Other things being equal, the burden of proof rests with neither party automatically.
Other things being equal, the first decision must be who must bear the burden of proof.
Question 14.14. (TCOs 1, 2) What are the two terms that go into the standard-form categorical claim? (Points : 4)
Initial term and background term
Plain term and common sense term
Category term and individual term
Subject term and predicate term
First term and second term
Question 15.15. (TCOs 3, 4) Each standard form of categorical logic has its own graphic illustration known by what name? (Points : 4)
Block of exclusion
Square of opposition
Question 16.16. (TCOs 3, 4, 8, 9) What circumstances are necessary for two claims to be equivalent? (Points : 4)
They would be true in all and exactly the same circumstances.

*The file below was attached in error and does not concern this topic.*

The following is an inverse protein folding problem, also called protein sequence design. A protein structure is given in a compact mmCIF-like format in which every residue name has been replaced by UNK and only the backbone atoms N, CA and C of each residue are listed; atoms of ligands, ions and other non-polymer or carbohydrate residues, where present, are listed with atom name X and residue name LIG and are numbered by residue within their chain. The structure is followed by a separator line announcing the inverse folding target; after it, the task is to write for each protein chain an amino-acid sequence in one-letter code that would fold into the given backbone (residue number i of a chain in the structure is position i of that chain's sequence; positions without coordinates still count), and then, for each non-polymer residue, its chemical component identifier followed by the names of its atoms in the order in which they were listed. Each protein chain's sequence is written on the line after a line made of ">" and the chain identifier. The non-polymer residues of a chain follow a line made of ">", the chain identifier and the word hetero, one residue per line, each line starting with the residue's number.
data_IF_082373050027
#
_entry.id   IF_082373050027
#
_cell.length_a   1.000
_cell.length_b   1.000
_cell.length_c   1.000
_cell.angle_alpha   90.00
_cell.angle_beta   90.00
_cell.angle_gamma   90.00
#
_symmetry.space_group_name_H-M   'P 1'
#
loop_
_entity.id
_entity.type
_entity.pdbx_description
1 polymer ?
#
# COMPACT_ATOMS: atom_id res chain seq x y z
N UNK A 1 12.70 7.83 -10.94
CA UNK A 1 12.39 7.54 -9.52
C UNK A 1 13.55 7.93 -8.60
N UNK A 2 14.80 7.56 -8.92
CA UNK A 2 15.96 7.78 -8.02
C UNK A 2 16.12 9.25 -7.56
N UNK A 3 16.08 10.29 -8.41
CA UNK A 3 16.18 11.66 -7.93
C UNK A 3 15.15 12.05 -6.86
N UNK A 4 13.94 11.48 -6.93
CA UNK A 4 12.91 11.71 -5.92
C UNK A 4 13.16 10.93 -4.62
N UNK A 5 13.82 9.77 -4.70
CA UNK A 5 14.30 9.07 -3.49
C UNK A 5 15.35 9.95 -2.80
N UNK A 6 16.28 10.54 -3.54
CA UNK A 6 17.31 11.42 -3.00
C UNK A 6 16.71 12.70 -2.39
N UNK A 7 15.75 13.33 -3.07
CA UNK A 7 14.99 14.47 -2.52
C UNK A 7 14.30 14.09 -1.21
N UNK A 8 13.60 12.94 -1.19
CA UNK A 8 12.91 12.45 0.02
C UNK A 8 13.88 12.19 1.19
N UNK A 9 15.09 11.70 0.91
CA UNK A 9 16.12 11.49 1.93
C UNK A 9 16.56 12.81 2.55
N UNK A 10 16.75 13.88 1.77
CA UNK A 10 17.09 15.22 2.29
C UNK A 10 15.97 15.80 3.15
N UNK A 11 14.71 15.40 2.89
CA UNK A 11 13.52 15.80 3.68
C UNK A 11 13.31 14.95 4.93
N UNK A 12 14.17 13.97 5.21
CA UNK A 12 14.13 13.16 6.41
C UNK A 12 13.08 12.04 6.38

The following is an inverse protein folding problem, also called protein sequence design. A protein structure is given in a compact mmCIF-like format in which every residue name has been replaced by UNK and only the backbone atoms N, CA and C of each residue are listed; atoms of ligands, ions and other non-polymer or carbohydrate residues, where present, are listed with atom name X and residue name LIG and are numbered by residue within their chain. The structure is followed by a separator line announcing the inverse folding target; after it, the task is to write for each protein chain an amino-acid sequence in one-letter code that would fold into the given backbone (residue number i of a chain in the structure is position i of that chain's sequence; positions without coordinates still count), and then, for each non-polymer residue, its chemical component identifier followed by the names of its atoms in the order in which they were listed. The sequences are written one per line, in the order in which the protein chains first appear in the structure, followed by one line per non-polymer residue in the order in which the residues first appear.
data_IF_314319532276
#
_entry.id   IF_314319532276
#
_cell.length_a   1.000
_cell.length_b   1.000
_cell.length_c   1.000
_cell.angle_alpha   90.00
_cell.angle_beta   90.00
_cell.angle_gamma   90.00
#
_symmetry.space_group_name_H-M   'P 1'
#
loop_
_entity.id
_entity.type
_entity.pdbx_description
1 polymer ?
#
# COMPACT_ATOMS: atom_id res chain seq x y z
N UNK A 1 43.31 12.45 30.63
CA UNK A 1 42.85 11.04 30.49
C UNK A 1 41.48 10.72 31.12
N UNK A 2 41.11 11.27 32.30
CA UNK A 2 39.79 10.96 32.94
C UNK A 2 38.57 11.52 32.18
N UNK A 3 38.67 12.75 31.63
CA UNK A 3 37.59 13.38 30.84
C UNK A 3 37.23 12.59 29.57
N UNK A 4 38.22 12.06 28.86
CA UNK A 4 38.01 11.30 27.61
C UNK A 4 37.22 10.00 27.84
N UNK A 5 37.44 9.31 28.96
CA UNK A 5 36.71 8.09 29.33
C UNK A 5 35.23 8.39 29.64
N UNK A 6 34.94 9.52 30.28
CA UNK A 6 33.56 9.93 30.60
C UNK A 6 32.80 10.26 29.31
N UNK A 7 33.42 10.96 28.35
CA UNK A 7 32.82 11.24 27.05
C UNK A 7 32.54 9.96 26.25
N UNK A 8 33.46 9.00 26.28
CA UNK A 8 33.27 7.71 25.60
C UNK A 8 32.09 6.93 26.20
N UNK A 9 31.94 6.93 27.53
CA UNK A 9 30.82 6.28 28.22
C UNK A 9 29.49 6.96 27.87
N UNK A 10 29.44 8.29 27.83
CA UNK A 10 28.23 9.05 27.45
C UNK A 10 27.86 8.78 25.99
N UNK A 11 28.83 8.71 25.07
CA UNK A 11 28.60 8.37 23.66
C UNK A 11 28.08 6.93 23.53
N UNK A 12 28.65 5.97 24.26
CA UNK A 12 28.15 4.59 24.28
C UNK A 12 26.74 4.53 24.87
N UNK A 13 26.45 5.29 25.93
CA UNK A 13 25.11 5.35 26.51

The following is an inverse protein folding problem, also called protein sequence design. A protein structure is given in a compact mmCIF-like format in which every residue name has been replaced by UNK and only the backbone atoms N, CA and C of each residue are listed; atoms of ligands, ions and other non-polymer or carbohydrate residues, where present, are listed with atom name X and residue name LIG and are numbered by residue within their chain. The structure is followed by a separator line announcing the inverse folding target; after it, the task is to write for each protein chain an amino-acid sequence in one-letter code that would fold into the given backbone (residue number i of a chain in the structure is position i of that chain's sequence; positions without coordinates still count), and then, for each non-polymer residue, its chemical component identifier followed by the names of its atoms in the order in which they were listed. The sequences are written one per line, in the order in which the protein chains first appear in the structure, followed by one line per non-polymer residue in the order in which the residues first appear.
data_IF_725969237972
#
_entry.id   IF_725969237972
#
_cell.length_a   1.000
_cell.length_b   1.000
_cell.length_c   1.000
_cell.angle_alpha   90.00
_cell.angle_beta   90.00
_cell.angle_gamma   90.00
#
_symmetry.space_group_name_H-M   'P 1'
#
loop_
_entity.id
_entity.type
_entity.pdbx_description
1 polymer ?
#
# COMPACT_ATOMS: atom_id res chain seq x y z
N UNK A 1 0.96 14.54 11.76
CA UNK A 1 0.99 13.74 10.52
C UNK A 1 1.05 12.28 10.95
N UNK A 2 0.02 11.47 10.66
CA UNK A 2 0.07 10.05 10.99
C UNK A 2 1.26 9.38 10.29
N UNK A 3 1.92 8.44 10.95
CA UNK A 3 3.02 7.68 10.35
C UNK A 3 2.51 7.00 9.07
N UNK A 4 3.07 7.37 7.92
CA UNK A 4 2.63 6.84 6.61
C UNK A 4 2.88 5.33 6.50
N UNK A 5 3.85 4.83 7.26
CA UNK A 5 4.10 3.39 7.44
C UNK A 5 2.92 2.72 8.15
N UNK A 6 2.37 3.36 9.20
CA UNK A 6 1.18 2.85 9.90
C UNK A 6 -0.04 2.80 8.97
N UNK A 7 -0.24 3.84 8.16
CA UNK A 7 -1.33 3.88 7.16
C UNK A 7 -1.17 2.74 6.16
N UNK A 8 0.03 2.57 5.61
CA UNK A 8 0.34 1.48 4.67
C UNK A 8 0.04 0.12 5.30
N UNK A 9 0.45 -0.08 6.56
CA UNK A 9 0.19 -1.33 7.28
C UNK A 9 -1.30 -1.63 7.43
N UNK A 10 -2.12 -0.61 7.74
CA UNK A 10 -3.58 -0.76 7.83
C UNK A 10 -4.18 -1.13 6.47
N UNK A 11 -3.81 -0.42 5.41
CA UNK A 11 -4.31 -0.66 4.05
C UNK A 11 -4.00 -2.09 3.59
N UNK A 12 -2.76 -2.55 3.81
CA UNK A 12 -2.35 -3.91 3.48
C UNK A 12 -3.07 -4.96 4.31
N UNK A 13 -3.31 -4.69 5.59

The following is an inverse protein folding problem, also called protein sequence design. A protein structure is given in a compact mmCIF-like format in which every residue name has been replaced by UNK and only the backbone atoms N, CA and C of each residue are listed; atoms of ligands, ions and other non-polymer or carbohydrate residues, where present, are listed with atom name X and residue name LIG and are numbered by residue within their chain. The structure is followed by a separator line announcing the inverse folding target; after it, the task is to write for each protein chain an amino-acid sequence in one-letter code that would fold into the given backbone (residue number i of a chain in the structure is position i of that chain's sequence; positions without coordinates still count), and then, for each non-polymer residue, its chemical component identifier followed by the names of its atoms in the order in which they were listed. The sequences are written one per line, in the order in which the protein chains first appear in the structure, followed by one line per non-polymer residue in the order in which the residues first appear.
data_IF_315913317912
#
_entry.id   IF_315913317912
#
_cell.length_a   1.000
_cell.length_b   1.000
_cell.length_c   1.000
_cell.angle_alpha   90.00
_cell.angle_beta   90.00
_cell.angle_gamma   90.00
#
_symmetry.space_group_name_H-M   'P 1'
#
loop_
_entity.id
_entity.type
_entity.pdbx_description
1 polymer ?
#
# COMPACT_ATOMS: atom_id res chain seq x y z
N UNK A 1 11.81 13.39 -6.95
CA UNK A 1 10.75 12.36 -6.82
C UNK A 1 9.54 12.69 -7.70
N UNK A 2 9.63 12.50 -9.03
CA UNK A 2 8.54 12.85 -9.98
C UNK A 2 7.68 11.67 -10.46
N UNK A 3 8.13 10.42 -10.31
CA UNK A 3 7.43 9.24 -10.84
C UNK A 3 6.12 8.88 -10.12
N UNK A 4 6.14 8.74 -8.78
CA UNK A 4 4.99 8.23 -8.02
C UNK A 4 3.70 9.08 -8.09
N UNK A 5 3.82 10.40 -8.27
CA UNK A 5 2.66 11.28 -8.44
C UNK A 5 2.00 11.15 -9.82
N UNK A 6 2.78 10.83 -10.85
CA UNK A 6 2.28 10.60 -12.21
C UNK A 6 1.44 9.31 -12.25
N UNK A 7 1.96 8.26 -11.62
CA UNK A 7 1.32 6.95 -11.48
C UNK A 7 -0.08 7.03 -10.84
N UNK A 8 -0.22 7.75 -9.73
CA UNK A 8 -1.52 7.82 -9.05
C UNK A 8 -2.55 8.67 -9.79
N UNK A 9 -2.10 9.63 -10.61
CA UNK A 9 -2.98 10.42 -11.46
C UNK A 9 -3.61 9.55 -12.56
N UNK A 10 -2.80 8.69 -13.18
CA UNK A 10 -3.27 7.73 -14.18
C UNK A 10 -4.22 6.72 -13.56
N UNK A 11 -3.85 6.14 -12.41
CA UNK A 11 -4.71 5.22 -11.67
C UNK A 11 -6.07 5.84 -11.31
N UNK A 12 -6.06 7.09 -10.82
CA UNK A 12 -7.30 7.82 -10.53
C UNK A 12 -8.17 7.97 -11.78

They match perfectly in form but address differing topics.
They match but one of the issues cannot be affirmed as true.
They both give a graphic illustration of standard-form claims.
They express differing relations within the same class or category.
Question 17.17. (TCOs 2, 3, 4) Logical relationships between corresponding claims of standard-form categorical logic are illustrated in the graphic square of opposition. What is known about two claims when they are called subcontrary claims? (Points : 4)
They would share the same predicate term.
They would share the same subject term.
They need not be in the same standard form of translation.
They can both be true, but they cannot both be false.
Only one of them can be true.